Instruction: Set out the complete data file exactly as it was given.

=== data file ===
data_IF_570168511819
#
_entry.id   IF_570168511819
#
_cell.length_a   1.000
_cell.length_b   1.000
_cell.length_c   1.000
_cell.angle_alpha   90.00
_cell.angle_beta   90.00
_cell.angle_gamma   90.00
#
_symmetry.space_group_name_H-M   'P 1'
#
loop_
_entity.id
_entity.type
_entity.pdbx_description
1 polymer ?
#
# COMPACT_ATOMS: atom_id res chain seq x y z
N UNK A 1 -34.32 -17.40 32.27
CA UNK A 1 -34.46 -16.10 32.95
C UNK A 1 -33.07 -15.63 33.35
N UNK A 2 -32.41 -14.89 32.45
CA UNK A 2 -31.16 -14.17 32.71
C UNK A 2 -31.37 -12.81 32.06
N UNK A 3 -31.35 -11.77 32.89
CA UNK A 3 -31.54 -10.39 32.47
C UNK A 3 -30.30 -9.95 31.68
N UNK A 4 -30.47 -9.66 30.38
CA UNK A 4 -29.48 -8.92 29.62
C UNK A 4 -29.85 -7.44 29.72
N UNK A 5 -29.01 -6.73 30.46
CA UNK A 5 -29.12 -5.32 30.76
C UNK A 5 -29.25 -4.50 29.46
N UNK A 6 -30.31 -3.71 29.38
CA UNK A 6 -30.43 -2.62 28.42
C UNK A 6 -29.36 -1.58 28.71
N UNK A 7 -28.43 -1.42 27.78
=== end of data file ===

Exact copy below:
data_IF_570168511819
#
_entry.id   IF_570168511819
#
_cell.length_a   1.000
_cell.length_b   1.000
_cell.length_c   1.000
_cell.angle_alpha   90.00
_cell.angle_beta   90.00
_cell.angle_gamma   90.00
#
_symmetry.space_group_name_H-M   'P 1'
#
loop_
_entity.id
_entity.type
_entity.pdbx_description
1 polymer ?
#
# COMPACT_ATOMS: atom_id res chain seq x y z
N UNK A 1 -34.32 -17.40 32.27
CA UNK A 1 -34.46 -16.10 32.95
C UNK A 1 -33.07 -15.63 33.35
N UNK A 2 -32.41 -14.89 32.45
CA UNK A 2 -31.16 -14.17 32.71
C UNK A 2 -31.37 -12.81 32.06
N UNK A 3 -31.35 -11.77 32.89
CA UNK A 3 -31.54 -10.39 32.47
C UNK A 3 -30.30 -9.95 31.68
N UNK A 4 -30.47 -9.66 30.38
CA UNK A 4 -29.48 -8.92 29.62
C UNK A 4 -29.85 -7.44 29.72
N UNK A 5 -29.01 -6.73 30.46
CA UNK A 5 -29.12 -5.32 30.76
C UNK A 5 -29.25 -4.50 29.46
N UNK A 6 -30.31 -3.71 29.38
CA UNK A 6 -30.43 -2.62 28.42
C UNK A 6 -29.36 -1.58 28.71
N UNK A 7 -28.43 -1.42 27.78